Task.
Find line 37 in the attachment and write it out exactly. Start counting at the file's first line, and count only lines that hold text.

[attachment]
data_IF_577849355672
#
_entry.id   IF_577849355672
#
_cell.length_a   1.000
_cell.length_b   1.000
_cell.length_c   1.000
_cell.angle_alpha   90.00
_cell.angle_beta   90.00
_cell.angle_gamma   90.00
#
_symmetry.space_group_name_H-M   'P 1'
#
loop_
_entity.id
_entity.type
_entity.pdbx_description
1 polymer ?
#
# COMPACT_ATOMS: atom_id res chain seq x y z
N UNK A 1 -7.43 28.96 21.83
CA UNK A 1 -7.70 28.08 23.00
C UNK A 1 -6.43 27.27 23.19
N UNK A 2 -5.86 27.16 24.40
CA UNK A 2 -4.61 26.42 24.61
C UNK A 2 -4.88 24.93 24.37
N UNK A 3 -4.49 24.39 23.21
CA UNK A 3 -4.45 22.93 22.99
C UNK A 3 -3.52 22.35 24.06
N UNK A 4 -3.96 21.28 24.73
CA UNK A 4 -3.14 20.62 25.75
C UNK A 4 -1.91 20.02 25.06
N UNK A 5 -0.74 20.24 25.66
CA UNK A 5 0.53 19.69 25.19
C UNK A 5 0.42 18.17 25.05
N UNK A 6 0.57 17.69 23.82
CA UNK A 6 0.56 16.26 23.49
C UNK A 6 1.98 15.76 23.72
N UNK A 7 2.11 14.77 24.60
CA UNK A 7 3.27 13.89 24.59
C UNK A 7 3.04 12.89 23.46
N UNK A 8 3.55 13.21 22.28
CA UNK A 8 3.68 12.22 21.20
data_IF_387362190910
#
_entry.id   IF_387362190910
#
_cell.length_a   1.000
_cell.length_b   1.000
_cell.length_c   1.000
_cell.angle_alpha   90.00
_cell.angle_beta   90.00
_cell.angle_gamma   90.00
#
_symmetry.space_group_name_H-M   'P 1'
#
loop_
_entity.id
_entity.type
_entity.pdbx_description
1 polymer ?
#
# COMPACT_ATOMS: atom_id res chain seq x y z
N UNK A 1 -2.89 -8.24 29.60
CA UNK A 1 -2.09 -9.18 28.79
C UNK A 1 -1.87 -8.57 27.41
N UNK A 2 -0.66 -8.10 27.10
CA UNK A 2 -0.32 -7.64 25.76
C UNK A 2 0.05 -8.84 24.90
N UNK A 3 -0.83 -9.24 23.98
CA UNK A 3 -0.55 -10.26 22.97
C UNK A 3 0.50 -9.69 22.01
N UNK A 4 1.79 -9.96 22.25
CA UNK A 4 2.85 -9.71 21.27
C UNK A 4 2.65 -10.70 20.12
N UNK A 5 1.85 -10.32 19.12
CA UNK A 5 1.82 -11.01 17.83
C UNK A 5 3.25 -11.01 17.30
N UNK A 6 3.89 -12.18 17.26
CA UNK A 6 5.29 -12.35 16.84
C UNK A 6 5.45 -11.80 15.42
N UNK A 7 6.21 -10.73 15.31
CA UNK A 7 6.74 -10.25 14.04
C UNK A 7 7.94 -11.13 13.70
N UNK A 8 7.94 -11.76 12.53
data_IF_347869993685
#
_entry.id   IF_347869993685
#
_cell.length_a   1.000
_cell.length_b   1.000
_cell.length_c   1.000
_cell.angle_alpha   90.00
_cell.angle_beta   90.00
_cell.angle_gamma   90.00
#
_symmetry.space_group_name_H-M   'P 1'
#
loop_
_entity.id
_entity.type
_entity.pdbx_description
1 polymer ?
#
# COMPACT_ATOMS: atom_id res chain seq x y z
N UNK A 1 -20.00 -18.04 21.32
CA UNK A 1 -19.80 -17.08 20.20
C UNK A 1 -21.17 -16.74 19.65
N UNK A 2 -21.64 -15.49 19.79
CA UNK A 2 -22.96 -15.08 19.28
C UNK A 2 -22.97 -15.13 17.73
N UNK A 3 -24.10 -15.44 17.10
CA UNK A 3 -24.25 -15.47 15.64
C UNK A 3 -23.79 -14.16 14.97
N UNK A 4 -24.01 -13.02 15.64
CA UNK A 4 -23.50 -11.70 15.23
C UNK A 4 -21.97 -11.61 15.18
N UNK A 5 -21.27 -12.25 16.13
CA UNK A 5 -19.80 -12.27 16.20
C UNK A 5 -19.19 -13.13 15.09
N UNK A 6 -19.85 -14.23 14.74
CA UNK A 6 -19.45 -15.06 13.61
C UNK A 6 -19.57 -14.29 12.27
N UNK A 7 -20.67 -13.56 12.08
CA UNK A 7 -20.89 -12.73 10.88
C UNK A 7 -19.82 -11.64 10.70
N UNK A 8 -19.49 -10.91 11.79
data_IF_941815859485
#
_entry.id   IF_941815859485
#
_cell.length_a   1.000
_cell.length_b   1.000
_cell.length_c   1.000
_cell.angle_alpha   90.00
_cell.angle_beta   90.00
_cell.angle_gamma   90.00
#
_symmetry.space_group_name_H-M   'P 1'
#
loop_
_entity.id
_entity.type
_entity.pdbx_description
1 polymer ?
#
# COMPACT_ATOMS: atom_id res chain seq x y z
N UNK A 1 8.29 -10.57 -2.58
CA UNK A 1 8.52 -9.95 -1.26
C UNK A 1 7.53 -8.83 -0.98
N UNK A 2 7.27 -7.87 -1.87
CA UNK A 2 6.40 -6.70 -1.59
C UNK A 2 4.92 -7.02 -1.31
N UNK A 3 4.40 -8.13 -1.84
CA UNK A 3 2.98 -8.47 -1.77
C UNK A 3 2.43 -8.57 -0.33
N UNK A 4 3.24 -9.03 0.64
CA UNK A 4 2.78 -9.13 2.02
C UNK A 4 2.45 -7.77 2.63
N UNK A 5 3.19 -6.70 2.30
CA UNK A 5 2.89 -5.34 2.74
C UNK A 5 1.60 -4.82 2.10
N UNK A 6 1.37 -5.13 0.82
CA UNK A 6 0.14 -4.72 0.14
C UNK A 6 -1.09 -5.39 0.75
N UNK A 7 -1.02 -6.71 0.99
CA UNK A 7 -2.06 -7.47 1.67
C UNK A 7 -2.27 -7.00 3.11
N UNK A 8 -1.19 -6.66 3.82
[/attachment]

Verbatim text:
CA UNK A 6 0.56 16.26 23.49